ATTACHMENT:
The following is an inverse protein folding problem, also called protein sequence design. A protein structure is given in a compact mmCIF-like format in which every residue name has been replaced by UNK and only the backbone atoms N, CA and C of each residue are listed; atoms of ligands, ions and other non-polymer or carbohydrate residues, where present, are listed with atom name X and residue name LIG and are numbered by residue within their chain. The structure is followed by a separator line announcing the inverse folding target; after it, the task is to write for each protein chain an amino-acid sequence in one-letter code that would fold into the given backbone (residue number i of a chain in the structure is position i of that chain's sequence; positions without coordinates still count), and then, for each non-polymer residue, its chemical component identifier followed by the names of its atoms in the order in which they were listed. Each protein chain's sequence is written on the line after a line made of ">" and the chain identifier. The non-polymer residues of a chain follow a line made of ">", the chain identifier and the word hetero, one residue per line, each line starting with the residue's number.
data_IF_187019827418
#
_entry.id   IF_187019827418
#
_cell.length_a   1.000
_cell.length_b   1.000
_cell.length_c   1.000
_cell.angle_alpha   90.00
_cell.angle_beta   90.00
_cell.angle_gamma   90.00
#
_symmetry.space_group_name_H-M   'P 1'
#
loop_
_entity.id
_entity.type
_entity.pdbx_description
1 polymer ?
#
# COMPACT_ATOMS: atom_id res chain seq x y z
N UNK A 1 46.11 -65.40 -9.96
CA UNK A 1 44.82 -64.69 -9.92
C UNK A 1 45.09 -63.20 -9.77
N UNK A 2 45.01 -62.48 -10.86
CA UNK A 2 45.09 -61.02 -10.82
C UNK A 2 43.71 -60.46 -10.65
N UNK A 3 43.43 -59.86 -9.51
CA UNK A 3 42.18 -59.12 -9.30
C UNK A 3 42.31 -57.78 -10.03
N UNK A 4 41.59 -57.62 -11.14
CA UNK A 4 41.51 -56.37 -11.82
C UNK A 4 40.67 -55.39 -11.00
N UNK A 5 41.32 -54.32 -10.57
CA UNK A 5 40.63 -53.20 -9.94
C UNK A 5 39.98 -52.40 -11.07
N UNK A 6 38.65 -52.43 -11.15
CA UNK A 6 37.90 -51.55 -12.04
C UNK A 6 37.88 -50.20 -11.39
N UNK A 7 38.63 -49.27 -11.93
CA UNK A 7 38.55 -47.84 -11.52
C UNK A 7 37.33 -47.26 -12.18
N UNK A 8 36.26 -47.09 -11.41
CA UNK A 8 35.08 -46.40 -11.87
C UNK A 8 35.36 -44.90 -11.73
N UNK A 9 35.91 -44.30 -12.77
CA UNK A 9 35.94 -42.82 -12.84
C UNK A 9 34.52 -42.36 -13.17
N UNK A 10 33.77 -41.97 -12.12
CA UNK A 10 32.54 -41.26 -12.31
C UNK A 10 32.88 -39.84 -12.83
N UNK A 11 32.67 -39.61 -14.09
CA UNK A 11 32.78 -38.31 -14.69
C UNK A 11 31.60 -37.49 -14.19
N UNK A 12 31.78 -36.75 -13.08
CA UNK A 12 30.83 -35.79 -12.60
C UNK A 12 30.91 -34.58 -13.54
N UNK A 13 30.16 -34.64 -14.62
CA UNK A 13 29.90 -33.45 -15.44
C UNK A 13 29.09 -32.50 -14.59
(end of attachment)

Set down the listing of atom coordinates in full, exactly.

The following is an inverse protein folding problem, also called protein sequence design. A protein structure is given in a compact mmCIF-like format in which every residue name has been replaced by UNK and only the backbone atoms N, CA and C of each residue are listed; atoms of ligands, ions and other non-polymer or carbohydrate residues, where present, are listed with atom name X and residue name LIG and are numbered by residue within their chain. The structure is followed by a separator line announcing the inverse folding target; after it, the task is to write for each protein chain an amino-acid sequence in one-letter code that would fold into the given backbone (residue number i of a chain in the structure is position i of that chain's sequence; positions without coordinates still count), and then, for each non-polymer residue, its chemical component identifier followed by the names of its atoms in the order in which they were listed. Each protein chain's sequence is written on the line after a line made of ">" and the chain identifier. The non-polymer residues of a chain follow a line made of ">", the chain identifier and the word hetero, one residue per line, each line starting with the residue's number.
data_IF_187019827418
#
_entry.id   IF_187019827418
#
_cell.length_a   1.000
_cell.length_b   1.000
_cell.length_c   1.000
_cell.angle_alpha   90.00
_cell.angle_beta   90.00
_cell.angle_gamma   90.00
#
_symmetry.space_group_name_H-M   'P 1'
#
loop_
_entity.id
_entity.type
_entity.pdbx_description
1 polymer ?
#
# COMPACT_ATOMS: atom_id res chain seq x y z
N UNK A 1 46.11 -65.40 -9.96
CA UNK A 1 44.82 -64.69 -9.92
C UNK A 1 45.09 -63.20 -9.77
N UNK A 2 45.01 -62.48 -10.86
CA UNK A 2 45.09 -61.02 -10.82
C UNK A 2 43.71 -60.46 -10.65
N UNK A 3 43.43 -59.86 -9.51
CA UNK A 3 42.18 -59.12 -9.30
C UNK A 3 42.31 -57.78 -10.03
N UNK A 4 41.59 -57.62 -11.14
CA UNK A 4 41.51 -56.37 -11.82
C UNK A 4 40.67 -55.39 -11.00
N UNK A 5 41.32 -54.32 -10.57
CA UNK A 5 40.63 -53.20 -9.94
C UNK A 5 39.98 -52.40 -11.07
N UNK A 6 38.65 -52.43 -11.15
CA UNK A 6 37.90 -51.55 -12.04
C UNK A 6 37.88 -50.20 -11.39
N UNK A 7 38.63 -49.27 -11.93
CA UNK A 7 38.55 -47.84 -11.52
C UNK A 7 37.33 -47.26 -12.18
N UNK A 8 36.26 -47.09 -11.41
CA UNK A 8 35.08 -46.40 -11.87
C UNK A 8 35.36 -44.90 -11.73
N UNK A 9 35.91 -44.30 -12.77
CA UNK A 9 35.94 -42.82 -12.84
C UNK A 9 34.52 -42.36 -13.17
N UNK A 10 33.77 -41.97 -12.12
CA UNK A 10 32.54 -41.26 -12.31
C UNK A 10 32.88 -39.84 -12.83
N UNK A 11 32.67 -39.61 -14.09
CA UNK A 11 32.78 -38.31 -14.69
C UNK A 11 31.60 -37.49 -14.19
N UNK A 12 31.78 -36.75 -13.08
CA UNK A 12 30.83 -35.79 -12.60
C UNK A 12 30.91 -34.58 -13.54
N UNK A 13 30.16 -34.64 -14.62
CA UNK A 13 29.90 -33.45 -15.44
C UNK A 13 29.09 -32.50 -14.59